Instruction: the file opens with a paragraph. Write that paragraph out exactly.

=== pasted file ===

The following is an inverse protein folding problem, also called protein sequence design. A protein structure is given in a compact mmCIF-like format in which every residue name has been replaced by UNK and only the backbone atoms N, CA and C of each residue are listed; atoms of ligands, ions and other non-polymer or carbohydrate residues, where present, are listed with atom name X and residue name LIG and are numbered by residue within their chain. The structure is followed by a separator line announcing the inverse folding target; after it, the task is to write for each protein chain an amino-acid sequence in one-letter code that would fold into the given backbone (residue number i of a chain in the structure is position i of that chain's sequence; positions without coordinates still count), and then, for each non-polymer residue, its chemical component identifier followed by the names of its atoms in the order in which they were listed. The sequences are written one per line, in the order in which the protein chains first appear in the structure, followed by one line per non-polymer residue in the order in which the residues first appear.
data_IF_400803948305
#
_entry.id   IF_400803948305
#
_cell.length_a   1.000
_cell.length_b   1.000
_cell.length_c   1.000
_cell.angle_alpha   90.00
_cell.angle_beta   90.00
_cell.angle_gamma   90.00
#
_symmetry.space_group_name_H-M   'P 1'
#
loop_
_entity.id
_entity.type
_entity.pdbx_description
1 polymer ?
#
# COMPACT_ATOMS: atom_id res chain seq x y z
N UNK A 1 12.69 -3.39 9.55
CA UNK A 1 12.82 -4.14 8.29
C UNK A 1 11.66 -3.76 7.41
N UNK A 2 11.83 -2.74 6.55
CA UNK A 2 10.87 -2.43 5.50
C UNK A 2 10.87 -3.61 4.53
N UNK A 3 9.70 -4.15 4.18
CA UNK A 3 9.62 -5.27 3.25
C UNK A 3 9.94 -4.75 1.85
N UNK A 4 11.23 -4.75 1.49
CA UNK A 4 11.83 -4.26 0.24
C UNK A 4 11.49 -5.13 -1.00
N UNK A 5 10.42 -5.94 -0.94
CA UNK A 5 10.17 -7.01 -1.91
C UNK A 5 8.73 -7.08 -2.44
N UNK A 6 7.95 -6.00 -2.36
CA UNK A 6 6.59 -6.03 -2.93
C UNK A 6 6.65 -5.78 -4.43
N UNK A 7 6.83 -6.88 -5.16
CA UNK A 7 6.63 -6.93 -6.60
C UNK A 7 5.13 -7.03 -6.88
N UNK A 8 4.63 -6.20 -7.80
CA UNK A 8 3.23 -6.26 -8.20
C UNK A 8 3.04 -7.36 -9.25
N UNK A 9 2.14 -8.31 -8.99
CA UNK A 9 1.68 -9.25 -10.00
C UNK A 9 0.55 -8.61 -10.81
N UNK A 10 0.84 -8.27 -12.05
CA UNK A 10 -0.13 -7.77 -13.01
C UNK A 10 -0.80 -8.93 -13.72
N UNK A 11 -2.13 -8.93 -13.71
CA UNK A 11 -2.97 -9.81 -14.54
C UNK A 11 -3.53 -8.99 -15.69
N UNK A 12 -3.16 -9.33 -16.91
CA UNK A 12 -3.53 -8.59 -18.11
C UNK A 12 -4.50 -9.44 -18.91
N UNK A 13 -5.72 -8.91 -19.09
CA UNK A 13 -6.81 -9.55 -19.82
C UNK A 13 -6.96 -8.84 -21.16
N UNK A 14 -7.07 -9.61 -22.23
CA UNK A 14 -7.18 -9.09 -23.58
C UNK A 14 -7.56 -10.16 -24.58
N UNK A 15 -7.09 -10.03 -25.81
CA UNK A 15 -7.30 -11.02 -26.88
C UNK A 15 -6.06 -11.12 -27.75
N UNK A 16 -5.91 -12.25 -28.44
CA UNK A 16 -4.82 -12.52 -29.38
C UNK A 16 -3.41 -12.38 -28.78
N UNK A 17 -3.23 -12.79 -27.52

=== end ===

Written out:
The following is an inverse protein folding problem, also called protein sequence design. A protein structure is given in a compact mmCIF-like format in which every residue name has been replaced by UNK and only the backbone atoms N, CA and C of each residue are listed; atoms of ligands, ions and other non-polymer or carbohydrate residues, where present, are listed with atom name X and residue name LIG and are numbered by residue within their chain. The structure is followed by a separator line announcing the inverse folding target; after it, the task is to write for each protein chain an amino-acid sequence in one-letter code that would fold into the given backbone (residue number i of a chain in the structure is position i of that chain's sequence; positions without coordinates still count), and then, for each non-polymer residue, its chemical component identifier followed by the names of its atoms in the order in which they were listed. The sequences are written one per line, in the order in which the protein chains first appear in the structure, followed by one line per non-polymer residue in the order in which the residues first appear.